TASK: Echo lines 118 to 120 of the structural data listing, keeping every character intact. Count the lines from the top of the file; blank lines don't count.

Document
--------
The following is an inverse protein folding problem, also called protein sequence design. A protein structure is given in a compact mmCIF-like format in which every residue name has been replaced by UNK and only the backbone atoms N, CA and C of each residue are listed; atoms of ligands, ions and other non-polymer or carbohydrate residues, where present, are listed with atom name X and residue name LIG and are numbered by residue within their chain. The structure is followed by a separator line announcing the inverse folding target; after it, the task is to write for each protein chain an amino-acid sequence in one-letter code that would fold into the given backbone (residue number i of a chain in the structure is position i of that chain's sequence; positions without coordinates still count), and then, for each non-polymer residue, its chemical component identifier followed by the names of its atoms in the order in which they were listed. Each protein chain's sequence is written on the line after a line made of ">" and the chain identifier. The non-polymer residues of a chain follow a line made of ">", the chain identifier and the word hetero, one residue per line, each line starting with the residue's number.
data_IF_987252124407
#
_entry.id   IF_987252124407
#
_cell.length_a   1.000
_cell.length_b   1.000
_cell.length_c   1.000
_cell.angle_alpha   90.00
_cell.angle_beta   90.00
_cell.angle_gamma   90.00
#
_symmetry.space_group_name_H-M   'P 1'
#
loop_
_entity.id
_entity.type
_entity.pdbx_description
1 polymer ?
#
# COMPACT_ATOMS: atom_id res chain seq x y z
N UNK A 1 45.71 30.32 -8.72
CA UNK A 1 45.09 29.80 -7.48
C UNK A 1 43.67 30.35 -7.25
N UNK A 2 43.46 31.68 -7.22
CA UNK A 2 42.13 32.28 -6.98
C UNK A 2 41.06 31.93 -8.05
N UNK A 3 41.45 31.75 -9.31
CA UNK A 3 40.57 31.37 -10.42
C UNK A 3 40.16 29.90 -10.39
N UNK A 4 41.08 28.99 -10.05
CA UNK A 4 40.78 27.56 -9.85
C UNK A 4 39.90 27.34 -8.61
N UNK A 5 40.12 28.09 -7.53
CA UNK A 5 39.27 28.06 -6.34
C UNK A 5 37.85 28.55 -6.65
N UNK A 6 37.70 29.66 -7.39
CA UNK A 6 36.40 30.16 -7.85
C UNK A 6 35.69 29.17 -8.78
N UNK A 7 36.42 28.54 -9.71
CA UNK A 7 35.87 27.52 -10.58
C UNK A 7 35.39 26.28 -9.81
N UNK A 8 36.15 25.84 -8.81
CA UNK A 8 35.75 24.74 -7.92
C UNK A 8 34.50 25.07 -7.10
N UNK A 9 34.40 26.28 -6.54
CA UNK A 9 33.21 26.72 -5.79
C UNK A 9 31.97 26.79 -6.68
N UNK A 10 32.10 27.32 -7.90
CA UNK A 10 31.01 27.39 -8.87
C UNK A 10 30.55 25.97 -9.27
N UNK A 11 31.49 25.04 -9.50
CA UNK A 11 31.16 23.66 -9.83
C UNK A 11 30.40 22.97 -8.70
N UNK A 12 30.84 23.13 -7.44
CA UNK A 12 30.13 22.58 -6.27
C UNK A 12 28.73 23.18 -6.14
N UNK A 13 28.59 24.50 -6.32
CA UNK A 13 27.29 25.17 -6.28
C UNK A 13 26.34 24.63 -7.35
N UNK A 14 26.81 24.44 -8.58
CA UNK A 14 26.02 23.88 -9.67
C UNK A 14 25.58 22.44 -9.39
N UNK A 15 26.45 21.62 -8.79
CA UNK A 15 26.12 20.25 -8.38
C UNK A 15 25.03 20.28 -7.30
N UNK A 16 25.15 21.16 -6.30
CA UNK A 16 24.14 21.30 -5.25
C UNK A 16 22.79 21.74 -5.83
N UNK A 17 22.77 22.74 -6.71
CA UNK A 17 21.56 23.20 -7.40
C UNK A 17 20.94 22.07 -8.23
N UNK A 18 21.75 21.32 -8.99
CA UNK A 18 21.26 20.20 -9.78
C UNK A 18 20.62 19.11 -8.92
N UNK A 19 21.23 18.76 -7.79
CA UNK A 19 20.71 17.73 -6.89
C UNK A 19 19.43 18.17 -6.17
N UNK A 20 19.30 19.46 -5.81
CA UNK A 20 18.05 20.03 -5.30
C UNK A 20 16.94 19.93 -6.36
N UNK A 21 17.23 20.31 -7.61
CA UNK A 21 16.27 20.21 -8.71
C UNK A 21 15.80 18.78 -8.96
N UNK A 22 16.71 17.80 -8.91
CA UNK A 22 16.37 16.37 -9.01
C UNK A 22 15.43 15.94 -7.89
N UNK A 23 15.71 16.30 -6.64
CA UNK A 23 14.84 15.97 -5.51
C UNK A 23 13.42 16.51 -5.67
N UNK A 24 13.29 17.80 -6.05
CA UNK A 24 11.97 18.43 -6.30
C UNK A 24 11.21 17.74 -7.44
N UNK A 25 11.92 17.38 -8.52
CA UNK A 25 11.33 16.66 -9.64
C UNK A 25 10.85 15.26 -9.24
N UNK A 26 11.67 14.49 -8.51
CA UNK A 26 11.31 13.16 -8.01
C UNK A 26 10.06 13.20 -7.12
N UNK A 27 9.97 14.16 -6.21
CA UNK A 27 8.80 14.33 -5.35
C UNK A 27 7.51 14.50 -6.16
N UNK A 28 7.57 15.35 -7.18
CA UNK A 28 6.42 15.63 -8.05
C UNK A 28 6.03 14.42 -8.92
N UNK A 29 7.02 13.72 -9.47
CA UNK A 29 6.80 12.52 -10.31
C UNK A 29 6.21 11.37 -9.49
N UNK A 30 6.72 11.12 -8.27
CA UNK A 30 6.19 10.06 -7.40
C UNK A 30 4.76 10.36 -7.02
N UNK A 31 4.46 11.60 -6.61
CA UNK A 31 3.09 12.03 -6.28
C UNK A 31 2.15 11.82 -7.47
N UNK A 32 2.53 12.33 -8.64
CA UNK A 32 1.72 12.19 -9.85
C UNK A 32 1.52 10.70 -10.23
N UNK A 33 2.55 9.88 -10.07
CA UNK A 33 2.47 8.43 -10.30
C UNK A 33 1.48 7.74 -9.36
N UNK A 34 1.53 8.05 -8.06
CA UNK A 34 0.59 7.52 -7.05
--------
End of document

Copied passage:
N UNK A 33 2.55 9.88 -10.07
CA UNK A 33 2.47 8.43 -10.30
C UNK A 33 1.48 7.74 -9.36